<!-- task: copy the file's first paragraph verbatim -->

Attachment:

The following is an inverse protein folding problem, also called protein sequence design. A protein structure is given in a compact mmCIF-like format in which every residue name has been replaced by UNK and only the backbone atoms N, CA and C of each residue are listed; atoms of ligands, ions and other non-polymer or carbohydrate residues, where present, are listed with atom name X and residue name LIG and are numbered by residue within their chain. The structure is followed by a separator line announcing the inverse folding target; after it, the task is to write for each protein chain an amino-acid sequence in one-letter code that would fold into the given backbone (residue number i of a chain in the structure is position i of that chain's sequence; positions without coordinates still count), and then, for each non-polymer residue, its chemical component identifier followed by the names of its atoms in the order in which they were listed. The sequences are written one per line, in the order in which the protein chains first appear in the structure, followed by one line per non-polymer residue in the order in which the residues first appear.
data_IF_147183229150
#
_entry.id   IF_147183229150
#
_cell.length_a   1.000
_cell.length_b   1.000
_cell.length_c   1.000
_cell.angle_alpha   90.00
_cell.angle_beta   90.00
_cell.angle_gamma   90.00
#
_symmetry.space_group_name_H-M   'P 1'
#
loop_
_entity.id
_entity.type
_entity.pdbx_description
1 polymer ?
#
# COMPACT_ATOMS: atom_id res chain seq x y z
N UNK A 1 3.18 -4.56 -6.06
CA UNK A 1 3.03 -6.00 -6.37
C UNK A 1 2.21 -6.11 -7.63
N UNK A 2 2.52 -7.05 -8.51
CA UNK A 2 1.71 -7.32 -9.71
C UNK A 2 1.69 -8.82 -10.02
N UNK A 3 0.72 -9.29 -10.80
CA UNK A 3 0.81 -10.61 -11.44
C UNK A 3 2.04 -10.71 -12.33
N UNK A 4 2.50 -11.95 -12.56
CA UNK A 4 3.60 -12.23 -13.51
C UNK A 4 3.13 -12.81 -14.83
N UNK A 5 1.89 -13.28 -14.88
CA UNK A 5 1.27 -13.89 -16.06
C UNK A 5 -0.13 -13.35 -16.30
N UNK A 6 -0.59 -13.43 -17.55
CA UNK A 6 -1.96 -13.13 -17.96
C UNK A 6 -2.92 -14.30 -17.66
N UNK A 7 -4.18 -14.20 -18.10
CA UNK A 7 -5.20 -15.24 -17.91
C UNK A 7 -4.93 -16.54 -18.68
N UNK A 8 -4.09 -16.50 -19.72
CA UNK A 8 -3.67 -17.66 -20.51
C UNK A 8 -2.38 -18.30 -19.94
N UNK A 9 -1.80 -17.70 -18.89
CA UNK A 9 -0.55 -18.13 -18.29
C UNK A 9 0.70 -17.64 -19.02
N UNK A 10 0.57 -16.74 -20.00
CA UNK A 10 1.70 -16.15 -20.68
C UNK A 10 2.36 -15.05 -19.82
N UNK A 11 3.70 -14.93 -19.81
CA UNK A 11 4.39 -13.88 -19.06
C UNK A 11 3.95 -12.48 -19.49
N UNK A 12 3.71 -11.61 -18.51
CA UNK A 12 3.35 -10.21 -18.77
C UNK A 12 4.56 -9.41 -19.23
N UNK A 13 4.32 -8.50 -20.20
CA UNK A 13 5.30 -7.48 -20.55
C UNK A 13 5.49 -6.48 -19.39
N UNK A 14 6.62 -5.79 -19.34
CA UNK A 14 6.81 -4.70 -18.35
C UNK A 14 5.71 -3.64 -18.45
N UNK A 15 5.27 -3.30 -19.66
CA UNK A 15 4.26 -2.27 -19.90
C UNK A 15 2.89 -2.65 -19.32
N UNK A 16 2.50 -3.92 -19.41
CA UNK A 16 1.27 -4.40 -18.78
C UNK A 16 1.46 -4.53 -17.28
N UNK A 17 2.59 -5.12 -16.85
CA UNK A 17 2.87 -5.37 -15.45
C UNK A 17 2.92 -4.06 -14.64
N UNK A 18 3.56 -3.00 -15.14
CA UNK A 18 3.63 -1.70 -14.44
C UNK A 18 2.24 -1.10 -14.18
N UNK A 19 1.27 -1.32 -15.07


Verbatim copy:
The following is an inverse protein folding problem, also called protein sequence design. A protein structure is given in a compact mmCIF-like format in which every residue name has been replaced by UNK and only the backbone atoms N, CA and C of each residue are listed; atoms of ligands, ions and other non-polymer or carbohydrate residues, where present, are listed with atom name X and residue name LIG and are numbered by residue within their chain. The structure is followed by a separator line announcing the inverse folding target; after it, the task is to write for each protein chain an amino-acid sequence in one-letter code that would fold into the given backbone (residue number i of a chain in the structure is position i of that chain's sequence; positions without coordinates still count), and then, for each non-polymer residue, its chemical component identifier followed by the names of its atoms in the order in which they were listed. The sequences are written one per line, in the order in which the protein chains first appear in the structure, followed by one line per non-polymer residue in the order in which the residues first appear.